"If the Operating Budget had just matched population growth and inflation since Craig Curtis came into the position of City Manager, our Operating Budget would be over $100 million less just this year," Stephan claims.

"What I'm saying is Craig Curtis gets a very good salary for what he does. In other businesses, CEOs have heard, 'Look this is a very hard time, you need to continue to run the business, but cut your expenses.' He and his other members in management need to look at how they can cut costs and still maintain service levels."

One example of Council approving unnecessary spending, according to Stephan, came during last year's Operating Budget debate. Council voted 5 to 4 to reinstate late night service on all Red Deer Transit bus routes.

The decision cost taxpayers $78,000 in 2016 and another $157,000 this year. Stephan claims less than 20 people use the bus at that time and it would have been cheaper for the City to give them all taxi vouchers.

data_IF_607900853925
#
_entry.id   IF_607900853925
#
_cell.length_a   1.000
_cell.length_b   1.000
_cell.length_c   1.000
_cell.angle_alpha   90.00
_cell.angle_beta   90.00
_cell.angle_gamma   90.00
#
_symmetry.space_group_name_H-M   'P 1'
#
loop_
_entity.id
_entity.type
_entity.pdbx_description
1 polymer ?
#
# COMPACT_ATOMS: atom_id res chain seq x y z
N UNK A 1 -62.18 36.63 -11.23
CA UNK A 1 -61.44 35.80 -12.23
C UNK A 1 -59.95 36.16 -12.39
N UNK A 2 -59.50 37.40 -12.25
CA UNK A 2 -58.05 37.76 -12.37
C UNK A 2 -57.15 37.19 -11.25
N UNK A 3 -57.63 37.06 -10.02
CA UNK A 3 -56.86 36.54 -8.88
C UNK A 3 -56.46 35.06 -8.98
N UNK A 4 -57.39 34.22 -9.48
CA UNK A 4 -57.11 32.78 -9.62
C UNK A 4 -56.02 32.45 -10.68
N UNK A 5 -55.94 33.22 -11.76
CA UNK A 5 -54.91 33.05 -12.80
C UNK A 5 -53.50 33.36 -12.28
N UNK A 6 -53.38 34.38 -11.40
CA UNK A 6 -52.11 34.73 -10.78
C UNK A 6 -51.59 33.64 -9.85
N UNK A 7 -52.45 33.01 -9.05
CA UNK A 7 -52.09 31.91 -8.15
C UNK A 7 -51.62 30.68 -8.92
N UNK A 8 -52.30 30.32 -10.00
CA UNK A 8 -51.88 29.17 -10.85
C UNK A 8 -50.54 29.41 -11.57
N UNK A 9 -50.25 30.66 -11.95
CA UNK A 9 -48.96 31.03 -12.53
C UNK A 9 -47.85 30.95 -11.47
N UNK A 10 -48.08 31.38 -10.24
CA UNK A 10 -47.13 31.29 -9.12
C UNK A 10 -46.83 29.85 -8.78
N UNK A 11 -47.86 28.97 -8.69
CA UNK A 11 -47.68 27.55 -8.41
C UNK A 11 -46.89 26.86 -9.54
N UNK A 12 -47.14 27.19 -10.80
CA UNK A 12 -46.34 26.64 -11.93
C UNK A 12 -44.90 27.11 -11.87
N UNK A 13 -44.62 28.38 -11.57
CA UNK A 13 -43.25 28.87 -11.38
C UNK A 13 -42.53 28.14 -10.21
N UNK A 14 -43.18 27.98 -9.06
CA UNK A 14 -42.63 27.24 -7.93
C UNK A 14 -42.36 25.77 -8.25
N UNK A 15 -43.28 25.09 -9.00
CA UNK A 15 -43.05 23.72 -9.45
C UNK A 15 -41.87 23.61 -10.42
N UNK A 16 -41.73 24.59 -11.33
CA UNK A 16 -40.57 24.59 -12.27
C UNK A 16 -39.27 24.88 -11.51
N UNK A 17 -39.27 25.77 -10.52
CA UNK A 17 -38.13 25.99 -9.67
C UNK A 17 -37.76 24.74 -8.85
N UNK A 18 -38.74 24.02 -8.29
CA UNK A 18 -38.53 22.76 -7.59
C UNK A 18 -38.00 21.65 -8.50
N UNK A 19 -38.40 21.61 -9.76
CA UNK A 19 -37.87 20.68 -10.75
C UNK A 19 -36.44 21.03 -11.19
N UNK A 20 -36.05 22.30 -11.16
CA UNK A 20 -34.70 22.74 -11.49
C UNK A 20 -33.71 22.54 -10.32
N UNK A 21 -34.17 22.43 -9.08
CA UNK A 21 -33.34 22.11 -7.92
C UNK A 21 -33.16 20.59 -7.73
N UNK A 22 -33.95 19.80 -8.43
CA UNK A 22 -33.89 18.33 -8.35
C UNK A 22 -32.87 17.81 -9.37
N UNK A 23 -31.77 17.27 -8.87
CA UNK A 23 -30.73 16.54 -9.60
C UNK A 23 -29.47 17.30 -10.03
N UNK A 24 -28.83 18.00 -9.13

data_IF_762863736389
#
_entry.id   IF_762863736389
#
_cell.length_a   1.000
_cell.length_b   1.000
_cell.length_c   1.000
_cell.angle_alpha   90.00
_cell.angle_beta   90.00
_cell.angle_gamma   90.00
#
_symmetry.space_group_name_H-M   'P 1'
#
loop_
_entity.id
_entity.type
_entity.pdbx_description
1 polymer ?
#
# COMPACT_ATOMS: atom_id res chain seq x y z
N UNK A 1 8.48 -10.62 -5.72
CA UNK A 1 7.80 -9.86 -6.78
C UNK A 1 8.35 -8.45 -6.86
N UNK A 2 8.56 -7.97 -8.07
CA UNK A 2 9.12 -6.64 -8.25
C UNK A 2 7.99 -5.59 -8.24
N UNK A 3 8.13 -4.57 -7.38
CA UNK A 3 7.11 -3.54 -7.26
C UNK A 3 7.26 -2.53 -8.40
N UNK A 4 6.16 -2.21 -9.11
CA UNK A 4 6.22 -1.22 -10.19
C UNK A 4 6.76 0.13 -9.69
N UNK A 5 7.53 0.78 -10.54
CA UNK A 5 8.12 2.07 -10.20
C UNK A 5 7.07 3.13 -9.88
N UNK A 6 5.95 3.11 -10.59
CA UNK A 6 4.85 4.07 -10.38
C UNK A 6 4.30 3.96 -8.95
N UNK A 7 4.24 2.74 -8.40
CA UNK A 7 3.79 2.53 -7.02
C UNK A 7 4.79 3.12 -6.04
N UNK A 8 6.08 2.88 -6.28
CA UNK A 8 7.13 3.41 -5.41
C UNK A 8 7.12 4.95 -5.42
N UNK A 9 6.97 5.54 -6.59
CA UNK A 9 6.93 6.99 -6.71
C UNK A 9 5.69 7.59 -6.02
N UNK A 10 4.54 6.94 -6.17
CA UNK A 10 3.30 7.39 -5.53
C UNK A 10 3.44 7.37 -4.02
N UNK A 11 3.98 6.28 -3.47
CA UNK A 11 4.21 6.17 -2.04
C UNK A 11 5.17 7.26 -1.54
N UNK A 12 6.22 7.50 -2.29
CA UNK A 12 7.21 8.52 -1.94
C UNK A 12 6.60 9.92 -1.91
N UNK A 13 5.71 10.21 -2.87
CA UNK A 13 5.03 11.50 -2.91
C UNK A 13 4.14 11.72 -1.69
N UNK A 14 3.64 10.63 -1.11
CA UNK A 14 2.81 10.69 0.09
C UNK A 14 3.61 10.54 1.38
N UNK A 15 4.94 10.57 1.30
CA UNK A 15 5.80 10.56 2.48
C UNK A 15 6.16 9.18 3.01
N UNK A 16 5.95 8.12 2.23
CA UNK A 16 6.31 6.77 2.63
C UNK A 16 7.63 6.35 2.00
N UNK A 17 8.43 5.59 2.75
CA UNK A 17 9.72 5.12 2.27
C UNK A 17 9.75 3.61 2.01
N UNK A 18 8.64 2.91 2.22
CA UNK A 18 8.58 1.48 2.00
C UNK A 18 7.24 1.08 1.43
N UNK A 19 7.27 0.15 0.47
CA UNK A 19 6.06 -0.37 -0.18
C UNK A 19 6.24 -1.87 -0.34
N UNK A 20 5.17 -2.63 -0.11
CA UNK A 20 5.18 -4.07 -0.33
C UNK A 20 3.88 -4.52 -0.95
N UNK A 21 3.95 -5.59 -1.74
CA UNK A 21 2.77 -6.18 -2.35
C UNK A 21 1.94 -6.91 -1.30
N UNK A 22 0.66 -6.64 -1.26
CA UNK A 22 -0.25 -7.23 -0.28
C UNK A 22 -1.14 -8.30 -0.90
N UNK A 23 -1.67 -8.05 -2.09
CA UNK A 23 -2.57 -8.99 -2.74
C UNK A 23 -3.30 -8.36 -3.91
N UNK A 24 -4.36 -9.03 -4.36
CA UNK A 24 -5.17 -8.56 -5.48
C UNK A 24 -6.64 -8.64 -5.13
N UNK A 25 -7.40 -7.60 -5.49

"Taxpayer dollars are valuable and precious and we need to make sure we are getting value for money," he adds.

Dean Krejci, Chief Financial Officer with the City of Red Deer, says the City avoided property tax rate increases from 1995 to 1997 by dipping into the tax supported operating reserve. The City also reduced expenses scheduled for repairs and maintenance and eliminated the Auditor-General position.

"The issue with them pulling out of the operating reserve is you have an ongoing expense you're not raising the tax revenue for,” Krejci explained. “So in order to eventually fund that ongoing expense, you have to eventually get rid of the transfer from the reserve and replace it with property tax revenue, so it creates increases in future years because you have to wean your reliance from the reserves."

Krejci says it took 12 years for the City to recover financially from freezing property tax rates for those three years.

To bring the tax increase from 2.51 per cent down to zero, Council would have to find approximately $3 million in savings from a budget worth $357 million, according to Krejci.

Operating Budget debate begins Tuesday, January 10 after lunch.